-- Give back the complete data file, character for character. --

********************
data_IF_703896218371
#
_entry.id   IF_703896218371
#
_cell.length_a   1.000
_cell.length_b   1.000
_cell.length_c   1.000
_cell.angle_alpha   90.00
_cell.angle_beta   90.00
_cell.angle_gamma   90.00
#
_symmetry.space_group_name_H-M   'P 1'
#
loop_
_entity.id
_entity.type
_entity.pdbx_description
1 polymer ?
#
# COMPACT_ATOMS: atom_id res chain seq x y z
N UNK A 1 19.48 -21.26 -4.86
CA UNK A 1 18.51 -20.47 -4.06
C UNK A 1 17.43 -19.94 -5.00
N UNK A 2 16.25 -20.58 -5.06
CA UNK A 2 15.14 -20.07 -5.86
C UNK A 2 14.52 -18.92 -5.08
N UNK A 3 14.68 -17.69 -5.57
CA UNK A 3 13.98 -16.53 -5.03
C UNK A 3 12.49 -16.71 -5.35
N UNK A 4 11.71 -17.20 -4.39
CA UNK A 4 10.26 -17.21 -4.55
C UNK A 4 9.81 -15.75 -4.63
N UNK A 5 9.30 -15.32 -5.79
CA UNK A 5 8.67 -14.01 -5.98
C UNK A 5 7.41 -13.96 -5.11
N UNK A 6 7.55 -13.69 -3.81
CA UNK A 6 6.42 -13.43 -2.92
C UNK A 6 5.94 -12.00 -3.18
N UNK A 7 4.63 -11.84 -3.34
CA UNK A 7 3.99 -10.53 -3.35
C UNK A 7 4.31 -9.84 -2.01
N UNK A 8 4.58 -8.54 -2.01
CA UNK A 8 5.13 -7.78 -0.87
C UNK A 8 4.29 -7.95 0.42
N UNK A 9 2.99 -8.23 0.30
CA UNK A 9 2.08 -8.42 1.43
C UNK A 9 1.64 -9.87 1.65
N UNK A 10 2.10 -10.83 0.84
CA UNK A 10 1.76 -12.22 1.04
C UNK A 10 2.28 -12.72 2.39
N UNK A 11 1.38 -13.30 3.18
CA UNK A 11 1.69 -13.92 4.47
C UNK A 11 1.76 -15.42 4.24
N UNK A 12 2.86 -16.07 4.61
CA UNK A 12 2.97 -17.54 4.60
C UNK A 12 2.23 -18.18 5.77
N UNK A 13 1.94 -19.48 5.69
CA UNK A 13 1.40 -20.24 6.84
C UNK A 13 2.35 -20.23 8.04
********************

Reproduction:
data_IF_703896218371
#
_entry.id   IF_703896218371
#
_cell.length_a   1.000
_cell.length_b   1.000
_cell.length_c   1.000
_cell.angle_alpha   90.00
_cell.angle_beta   90.00
_cell.angle_gamma   90.00
#
_symmetry.space_group_name_H-M   'P 1'
#
loop_
_entity.id
_entity.type
_entity.pdbx_description
1 polymer ?
#
# COMPACT_ATOMS: atom_id res chain seq x y z
N UNK A 1 19.48 -21.26 -4.86
CA UNK A 1 18.51 -20.47 -4.06
C UNK A 1 17.43 -19.94 -5.00
N UNK A 2 16.25 -20.58 -5.06
CA UNK A 2 15.14 -20.07 -5.86
C UNK A 2 14.52 -18.92 -5.08
N UNK A 3 14.68 -17.69 -5.57
CA UNK A 3 13.98 -16.53 -5.03
C UNK A 3 12.49 -16.71 -5.35
N UNK A 4 11.71 -17.20 -4.39
CA UNK A 4 10.26 -17.21 -4.55
C UNK A 4 9.81 -15.75 -4.63
N UNK A 5 9.30 -15.32 -5.79
CA UNK A 5 8.67 -14.01 -5.98
C UNK A 5 7.41 -13.96 -5.11
N UNK A 6 7.55 -13.69 -3.81
CA UNK A 6 6.42 -13.43 -2.92
C UNK A 6 5.94 -12.00 -3.18
N UNK A 7 4.63 -11.84 -3.34
CA UNK A 7 3.99 -10.53 -3.35
C UNK A 7 4.31 -9.84 -2.01
N UNK A 8 4.58 -8.54 -2.01
CA UNK A 8 5.13 -7.78 -0.87
C UNK A 8 4.29 -7.95 0.42
N UNK A 9 2.99 -8.23 0.30
CA UNK A 9 2.08 -8.42 1.43
C UNK A 9 1.64 -9.87 1.65
N UNK A 10 2.10 -10.83 0.84
CA UNK A 10 1.76 -12.22 1.04
C UNK A 10 2.28 -12.72 2.39
N UNK A 11 1.38 -13.30 3.18
CA UNK A 11 1.69 -13.92 4.47
C UNK A 11 1.76 -15.42 4.24
N UNK A 12 2.86 -16.07 4.61
CA UNK A 12 2.97 -17.54 4.60
C UNK A 12 2.23 -18.18 5.77
N UNK A 13 1.94 -19.48 5.69
CA UNK A 13 1.40 -20.24 6.84
C UNK A 13 2.35 -20.23 8.04